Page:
I usually do everything I can to avoid referencing Chekhov. But as I search for a way to write about the wry, fragile, existentially troubled world of Max Posner’s plays, I find the comparison unavoidable.
Like the character Ida in “The Treasurer”, Max Posner’s grandmother ran for Albany County Clerk as the Republican-AIM candidate in 1967 (the first woman in the city’s history to do so), losing only narrowly to the Democratic incumbent after a spirited campaign.
I wrote 'For Peter Pan on her 70th birthday' as a gift for my mother (for her seventieth birthday). My mother grew up playing Peter Pan in Davenport, Iowa. As a child I looked at pictures scattered around my grandparents’ house of my mother wearing green tights and flying.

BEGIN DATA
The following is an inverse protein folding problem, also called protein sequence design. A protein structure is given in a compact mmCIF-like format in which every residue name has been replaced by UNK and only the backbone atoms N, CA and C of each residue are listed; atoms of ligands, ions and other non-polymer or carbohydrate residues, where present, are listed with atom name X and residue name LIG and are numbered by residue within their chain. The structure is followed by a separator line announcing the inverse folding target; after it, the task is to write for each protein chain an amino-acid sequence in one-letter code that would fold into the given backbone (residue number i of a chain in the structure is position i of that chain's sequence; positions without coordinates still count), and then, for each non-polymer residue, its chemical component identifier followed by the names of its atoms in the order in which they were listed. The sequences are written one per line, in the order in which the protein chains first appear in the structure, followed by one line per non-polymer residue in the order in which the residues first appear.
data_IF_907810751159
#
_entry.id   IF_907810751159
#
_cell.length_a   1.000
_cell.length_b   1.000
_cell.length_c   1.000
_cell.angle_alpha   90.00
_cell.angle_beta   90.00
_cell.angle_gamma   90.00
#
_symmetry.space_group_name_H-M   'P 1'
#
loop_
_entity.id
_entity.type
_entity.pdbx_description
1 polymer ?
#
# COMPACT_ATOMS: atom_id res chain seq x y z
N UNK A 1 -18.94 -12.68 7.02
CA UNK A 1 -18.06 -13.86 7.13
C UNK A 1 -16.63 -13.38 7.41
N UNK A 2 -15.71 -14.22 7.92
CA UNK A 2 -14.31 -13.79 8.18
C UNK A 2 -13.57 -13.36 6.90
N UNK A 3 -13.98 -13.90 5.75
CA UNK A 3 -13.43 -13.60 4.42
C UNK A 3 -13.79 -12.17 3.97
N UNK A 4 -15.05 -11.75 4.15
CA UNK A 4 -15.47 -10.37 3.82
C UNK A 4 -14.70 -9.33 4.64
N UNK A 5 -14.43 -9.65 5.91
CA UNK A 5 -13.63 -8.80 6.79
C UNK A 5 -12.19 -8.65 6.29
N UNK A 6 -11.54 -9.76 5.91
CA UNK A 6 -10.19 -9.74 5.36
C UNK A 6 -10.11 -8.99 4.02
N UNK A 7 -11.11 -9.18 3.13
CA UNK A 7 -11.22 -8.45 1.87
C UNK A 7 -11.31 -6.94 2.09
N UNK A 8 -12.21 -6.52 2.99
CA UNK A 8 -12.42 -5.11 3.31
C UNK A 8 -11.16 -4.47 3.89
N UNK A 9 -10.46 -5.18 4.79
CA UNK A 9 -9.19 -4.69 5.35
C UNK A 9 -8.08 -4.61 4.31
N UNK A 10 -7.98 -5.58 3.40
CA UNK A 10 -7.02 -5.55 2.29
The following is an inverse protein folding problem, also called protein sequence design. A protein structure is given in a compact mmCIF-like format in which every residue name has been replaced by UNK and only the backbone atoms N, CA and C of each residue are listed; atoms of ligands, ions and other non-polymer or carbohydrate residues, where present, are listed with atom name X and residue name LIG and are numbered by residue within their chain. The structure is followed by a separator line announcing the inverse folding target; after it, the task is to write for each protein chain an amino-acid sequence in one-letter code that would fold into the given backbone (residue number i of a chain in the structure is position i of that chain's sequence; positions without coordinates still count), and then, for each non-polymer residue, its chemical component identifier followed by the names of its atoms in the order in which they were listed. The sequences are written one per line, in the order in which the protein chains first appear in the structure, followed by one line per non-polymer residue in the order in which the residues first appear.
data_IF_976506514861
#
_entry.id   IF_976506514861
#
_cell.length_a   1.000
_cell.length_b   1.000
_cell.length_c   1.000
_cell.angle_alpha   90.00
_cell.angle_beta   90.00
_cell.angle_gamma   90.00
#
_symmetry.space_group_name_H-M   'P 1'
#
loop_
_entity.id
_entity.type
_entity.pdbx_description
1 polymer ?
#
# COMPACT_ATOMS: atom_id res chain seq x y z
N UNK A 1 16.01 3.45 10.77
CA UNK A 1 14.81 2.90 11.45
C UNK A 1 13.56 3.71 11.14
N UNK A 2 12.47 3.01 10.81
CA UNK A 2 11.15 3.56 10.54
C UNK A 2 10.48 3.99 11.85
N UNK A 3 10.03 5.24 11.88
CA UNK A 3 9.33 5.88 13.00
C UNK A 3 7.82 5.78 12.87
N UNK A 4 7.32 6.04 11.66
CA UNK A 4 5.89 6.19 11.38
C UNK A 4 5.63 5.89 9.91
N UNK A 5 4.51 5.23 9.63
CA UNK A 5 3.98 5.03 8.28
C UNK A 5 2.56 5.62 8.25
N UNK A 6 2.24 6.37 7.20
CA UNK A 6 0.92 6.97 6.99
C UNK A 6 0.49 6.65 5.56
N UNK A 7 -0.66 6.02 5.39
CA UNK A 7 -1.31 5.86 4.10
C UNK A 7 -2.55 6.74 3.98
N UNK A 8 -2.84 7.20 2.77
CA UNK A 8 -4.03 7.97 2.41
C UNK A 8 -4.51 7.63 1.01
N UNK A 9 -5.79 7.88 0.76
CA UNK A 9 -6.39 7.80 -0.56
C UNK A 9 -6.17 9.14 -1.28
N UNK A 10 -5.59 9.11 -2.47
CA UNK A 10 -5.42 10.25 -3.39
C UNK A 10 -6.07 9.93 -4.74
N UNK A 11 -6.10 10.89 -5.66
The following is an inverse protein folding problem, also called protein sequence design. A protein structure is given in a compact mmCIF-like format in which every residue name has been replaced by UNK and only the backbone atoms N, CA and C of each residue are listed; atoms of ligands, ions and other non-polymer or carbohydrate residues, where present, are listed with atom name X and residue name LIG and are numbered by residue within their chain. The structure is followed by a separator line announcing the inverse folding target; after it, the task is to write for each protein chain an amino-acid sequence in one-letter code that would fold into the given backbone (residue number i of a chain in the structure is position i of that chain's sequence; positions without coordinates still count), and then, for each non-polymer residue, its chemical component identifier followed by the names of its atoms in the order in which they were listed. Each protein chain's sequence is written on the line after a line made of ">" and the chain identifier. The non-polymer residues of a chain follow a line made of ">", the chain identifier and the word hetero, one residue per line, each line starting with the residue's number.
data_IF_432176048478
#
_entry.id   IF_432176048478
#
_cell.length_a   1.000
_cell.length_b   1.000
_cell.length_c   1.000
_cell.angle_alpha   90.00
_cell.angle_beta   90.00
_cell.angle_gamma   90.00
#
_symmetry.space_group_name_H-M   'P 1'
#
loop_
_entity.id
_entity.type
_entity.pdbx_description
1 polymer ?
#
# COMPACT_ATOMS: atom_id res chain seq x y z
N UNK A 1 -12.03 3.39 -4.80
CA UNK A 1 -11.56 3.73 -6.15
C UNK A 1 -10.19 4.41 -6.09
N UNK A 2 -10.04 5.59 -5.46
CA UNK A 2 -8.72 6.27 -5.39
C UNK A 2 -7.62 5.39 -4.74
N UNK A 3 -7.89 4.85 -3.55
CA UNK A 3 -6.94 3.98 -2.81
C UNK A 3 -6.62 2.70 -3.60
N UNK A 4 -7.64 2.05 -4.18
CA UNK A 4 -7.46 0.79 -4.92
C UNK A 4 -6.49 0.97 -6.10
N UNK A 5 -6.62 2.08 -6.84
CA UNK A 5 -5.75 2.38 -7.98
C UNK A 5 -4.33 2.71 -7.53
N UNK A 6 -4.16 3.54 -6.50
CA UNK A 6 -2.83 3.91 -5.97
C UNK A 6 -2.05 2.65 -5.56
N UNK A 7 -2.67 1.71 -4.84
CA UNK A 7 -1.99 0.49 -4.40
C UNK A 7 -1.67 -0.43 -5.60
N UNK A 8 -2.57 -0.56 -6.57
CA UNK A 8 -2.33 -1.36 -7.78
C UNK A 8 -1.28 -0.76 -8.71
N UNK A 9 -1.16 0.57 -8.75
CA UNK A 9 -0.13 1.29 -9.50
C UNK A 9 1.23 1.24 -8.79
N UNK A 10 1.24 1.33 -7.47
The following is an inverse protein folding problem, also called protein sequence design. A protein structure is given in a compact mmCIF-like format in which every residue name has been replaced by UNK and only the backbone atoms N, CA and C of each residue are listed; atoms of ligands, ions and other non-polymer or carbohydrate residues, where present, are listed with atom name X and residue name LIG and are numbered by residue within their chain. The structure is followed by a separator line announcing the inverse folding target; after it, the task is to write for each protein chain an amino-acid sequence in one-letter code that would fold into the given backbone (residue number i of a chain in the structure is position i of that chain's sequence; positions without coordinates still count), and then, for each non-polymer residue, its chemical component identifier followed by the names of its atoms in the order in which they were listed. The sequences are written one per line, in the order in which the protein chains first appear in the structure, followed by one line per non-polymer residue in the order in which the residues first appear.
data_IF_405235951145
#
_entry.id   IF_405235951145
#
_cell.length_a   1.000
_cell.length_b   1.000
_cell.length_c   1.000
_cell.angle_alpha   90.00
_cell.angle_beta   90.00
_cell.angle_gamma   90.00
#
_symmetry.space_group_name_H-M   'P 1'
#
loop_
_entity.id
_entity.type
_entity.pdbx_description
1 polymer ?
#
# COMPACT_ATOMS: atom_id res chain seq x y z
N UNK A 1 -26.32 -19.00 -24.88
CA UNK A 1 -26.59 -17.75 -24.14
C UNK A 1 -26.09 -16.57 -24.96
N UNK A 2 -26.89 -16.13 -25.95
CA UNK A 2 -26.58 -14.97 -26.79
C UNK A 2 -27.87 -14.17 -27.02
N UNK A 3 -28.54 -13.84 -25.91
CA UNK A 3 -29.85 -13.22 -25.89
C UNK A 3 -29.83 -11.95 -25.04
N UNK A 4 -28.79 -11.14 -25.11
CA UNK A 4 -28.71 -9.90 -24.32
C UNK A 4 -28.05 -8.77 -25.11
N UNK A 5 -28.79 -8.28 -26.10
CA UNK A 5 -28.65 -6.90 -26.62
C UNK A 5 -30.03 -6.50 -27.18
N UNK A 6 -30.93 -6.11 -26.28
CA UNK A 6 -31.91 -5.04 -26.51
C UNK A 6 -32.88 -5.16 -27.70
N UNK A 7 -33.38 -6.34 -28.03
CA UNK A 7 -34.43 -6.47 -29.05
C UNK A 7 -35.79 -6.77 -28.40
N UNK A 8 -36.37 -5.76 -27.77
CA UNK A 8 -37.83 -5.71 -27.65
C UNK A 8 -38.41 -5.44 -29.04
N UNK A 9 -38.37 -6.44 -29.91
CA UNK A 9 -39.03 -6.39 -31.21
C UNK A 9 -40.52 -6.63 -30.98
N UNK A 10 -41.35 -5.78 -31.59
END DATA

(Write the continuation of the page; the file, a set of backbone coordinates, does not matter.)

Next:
Commentators have long noted the dark undercurrents of Peter Pan: the boy who wouldn’t grow up, whose shadow is cut from his body, the island of lost boys, the Freudian pairing of Father with Dr. Hook, the death and resurrection of Tinkerbell. Of course these dark elements are more than matched by Peter Pan’s underlying quest for transfiguration.
When he first flew into the bedroom of the sleeping Darling children in 1904, Peter Pan made an entrance not just onto the stage of London’s Duke of York Theatre but, indelibly, into the popular imagination. In conceiving this “Boy Who Would Not Grow Up,” J.M. Barrie invented a new myth, one that’s permeated our cultural psyche.
As we welcome her back for her third production at Playwrights Horizons, we invite you to peruse a sampling of Sarah Ruhl’s work to date.
What are people saying about Bella?
Celebrating a stunning opening night performance with wildly talented company of ‘Bella: An American Tall Tale’.